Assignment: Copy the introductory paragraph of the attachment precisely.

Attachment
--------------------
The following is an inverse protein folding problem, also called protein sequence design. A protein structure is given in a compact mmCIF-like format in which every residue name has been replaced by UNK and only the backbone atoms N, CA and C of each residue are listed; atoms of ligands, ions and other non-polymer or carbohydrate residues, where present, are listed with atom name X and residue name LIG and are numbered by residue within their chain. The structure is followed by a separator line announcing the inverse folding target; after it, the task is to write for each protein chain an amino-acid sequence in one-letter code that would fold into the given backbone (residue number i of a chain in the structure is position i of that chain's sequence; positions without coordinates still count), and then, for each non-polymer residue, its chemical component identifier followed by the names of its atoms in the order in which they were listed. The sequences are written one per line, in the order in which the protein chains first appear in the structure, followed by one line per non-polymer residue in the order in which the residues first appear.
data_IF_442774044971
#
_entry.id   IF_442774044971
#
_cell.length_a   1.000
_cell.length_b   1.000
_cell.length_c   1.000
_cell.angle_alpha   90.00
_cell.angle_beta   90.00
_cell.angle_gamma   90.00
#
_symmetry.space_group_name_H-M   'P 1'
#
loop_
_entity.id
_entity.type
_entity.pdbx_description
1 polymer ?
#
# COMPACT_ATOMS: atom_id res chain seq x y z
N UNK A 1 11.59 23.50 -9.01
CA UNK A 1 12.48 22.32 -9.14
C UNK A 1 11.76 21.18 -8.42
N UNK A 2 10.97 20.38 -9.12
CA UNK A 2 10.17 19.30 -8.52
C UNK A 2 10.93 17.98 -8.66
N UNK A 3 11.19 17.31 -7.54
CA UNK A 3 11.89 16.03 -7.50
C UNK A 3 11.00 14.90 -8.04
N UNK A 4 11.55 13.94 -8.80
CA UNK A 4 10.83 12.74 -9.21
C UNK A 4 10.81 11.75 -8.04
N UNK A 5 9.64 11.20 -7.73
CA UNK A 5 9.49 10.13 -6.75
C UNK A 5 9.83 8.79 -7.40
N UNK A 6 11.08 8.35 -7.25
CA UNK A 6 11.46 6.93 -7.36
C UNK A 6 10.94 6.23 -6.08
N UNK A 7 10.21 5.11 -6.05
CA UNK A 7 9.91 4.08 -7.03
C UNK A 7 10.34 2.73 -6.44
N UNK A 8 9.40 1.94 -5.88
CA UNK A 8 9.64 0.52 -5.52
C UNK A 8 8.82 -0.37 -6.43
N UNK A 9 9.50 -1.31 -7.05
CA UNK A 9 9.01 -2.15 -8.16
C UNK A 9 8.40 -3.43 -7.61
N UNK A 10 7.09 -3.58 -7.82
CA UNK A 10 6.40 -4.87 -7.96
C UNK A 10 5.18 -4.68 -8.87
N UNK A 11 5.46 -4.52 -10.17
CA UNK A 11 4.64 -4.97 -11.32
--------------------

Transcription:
The following is an inverse protein folding problem, also called protein sequence design. A protein structure is given in a compact mmCIF-like format in which every residue name has been replaced by UNK and only the backbone atoms N, CA and C of each residue are listed; atoms of ligands, ions and other non-polymer or carbohydrate residues, where present, are listed with atom name X and residue name LIG and are numbered by residue within their chain. The structure is followed by a separator line announcing the inverse folding target; after it, the task is to write for each protein chain an amino-acid sequence in one-letter code that would fold into the given backbone (residue number i of a chain in the structure is position i of that chain's sequence; positions without coordinates still count), and then, for each non-polymer residue, its chemical component identifier followed by the names of its atoms in the order in which they were listed. The sequences are written one per line, in the order in which the protein chains first appear in the structure, followed by one line per non-polymer residue in the order in which the residues first appear.